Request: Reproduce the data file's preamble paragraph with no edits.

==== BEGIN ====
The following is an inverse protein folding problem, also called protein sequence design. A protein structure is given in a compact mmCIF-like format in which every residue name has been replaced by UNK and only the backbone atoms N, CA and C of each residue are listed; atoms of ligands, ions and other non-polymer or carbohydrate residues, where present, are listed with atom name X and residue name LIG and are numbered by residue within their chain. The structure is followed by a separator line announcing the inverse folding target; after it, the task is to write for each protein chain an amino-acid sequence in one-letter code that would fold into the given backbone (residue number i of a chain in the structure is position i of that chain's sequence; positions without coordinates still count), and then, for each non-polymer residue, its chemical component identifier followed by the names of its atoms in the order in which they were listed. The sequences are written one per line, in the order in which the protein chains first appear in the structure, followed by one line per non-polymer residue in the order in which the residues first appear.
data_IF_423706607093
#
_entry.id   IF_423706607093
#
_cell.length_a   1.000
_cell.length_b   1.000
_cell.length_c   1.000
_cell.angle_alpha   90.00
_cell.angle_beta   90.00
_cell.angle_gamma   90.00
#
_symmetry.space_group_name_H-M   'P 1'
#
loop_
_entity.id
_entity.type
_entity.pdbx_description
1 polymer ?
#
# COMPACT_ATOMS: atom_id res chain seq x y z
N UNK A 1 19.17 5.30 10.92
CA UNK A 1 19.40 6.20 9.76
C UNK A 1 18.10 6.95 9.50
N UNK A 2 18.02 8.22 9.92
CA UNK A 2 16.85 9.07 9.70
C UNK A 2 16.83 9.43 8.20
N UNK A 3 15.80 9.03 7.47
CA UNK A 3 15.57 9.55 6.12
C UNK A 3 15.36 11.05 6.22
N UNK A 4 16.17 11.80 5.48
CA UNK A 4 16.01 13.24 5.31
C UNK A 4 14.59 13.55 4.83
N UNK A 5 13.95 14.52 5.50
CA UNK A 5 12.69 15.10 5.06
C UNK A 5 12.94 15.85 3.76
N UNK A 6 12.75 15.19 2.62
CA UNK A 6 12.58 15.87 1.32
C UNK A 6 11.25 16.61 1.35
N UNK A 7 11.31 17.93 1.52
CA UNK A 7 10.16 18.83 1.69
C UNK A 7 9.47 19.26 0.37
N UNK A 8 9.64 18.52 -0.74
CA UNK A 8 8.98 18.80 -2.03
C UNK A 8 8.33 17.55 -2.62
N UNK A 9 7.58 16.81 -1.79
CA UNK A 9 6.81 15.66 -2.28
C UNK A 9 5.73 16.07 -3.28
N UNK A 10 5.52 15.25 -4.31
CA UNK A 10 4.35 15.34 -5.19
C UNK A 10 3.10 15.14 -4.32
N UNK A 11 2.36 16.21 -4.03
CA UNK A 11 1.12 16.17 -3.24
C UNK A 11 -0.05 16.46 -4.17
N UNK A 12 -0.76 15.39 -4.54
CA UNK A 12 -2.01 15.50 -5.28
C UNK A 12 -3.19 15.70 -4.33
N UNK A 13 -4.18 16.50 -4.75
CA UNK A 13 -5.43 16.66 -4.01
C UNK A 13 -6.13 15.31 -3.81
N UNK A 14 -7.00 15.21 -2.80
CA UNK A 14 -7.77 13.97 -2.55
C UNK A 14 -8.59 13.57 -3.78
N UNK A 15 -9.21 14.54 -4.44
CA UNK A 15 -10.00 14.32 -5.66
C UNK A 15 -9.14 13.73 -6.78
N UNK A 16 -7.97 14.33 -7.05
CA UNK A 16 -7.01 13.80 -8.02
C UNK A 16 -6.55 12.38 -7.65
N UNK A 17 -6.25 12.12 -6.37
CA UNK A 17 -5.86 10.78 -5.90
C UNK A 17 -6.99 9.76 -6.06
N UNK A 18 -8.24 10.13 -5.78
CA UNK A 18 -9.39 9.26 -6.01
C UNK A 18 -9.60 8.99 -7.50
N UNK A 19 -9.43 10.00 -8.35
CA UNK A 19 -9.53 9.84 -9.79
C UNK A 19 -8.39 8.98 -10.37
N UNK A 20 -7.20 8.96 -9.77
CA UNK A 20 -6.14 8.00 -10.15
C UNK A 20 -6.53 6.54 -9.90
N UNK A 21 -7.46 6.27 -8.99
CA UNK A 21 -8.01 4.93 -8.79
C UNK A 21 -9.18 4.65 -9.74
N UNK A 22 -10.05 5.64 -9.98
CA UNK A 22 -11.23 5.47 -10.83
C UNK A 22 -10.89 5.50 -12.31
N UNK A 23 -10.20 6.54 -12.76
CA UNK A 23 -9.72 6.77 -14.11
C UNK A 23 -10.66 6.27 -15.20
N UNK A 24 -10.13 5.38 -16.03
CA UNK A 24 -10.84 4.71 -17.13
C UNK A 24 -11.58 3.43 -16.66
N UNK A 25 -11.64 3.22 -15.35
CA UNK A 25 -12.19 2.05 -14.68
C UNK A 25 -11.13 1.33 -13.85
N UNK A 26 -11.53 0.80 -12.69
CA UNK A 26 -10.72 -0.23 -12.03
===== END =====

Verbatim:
The following is an inverse protein folding problem, also called protein sequence design. A protein structure is given in a compact mmCIF-like format in which every residue name has been replaced by UNK and only the backbone atoms N, CA and C of each residue are listed; atoms of ligands, ions and other non-polymer or carbohydrate residues, where present, are listed with atom name X and residue name LIG and are numbered by residue within their chain. The structure is followed by a separator line announcing the inverse folding target; after it, the task is to write for each protein chain an amino-acid sequence in one-letter code that would fold into the given backbone (residue number i of a chain in the structure is position i of that chain's sequence; positions without coordinates still count), and then, for each non-polymer residue, its chemical component identifier followed by the names of its atoms in the order in which they were listed. The sequences are written one per line, in the order in which the protein chains first appear in the structure, followed by one line per non-polymer residue in the order in which the residues first appear.